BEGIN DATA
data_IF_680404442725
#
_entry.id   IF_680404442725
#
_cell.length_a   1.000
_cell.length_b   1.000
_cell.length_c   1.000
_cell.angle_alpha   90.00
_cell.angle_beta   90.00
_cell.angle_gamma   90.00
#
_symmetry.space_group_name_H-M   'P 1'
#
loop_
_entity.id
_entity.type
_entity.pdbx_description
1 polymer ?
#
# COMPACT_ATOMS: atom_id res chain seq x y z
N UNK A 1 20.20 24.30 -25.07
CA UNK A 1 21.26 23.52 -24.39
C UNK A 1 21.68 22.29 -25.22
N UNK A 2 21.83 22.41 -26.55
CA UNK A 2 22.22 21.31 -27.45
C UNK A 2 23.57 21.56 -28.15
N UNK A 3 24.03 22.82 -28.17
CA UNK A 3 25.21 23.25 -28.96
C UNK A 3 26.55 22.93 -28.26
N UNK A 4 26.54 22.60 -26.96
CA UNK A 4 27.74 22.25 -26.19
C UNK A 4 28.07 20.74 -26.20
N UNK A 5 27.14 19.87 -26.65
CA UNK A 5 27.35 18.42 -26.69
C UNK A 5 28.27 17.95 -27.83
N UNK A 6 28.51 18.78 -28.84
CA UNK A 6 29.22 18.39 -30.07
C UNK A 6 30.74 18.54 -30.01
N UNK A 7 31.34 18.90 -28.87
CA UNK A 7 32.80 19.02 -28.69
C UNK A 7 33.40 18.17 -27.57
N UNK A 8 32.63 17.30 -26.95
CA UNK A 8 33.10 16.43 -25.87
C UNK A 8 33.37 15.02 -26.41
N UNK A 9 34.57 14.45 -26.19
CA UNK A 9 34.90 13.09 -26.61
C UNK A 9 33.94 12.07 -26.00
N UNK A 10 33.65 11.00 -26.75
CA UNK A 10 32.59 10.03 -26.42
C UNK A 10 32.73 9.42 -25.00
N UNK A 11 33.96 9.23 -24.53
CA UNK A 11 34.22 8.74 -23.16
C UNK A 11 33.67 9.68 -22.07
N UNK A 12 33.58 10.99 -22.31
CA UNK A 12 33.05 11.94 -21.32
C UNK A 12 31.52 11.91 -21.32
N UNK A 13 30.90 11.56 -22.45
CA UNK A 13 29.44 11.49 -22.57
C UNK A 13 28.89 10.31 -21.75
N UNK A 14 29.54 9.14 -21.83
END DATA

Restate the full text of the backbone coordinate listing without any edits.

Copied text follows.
data_IF_680404442725
#
_entry.id   IF_680404442725
#
_cell.length_a   1.000
_cell.length_b   1.000
_cell.length_c   1.000
_cell.angle_alpha   90.00
_cell.angle_beta   90.00
_cell.angle_gamma   90.00
#
_symmetry.space_group_name_H-M   'P 1'
#
loop_
_entity.id
_entity.type
_entity.pdbx_description
1 polymer ?
#
# COMPACT_ATOMS: atom_id res chain seq x y z
N UNK A 1 20.20 24.30 -25.07
CA UNK A 1 21.26 23.52 -24.39
C UNK A 1 21.68 22.29 -25.22
N UNK A 2 21.83 22.41 -26.55
CA UNK A 2 22.22 21.31 -27.45
C UNK A 2 23.57 21.56 -28.15
N UNK A 3 24.03 22.82 -28.17
CA UNK A 3 25.21 23.25 -28.96
C UNK A 3 26.55 22.93 -28.26
N UNK A 4 26.54 22.60 -26.96
CA UNK A 4 27.74 22.25 -26.19
C UNK A 4 28.07 20.74 -26.20
N UNK A 5 27.14 19.87 -26.65
CA UNK A 5 27.35 18.42 -26.69
C UNK A 5 28.27 17.95 -27.83
N UNK A 6 28.51 18.78 -28.84
CA UNK A 6 29.22 18.39 -30.07
C UNK A 6 30.74 18.54 -30.01
N UNK A 7 31.34 18.90 -28.87
CA UNK A 7 32.80 19.02 -28.69
C UNK A 7 33.40 18.17 -27.57
N UNK A 8 32.63 17.30 -26.95
CA UNK A 8 33.10 16.43 -25.87
C UNK A 8 33.37 15.02 -26.41
N UNK A 9 34.57 14.45 -26.19
CA UNK A 9 34.90 13.09 -26.61
C UNK A 9 33.94 12.07 -26.00
N UNK A 10 33.65 11.00 -26.75
CA UNK A 10 32.59 10.03 -26.42
C UNK A 10 32.73 9.42 -25.00
N UNK A 11 33.96 9.23 -24.53
CA UNK A 11 34.22 8.74 -23.16
C UNK A 11 33.67 9.68 -22.07
N UNK A 12 33.58 10.99 -22.31
CA UNK A 12 33.05 11.94 -21.32
C UNK A 12 31.52 11.91 -21.32
N UNK A 13 30.90 11.56 -22.45
CA UNK A 13 29.44 11.49 -22.57
C UNK A 13 28.89 10.31 -21.75
N UNK A 14 29.54 9.14 -21.83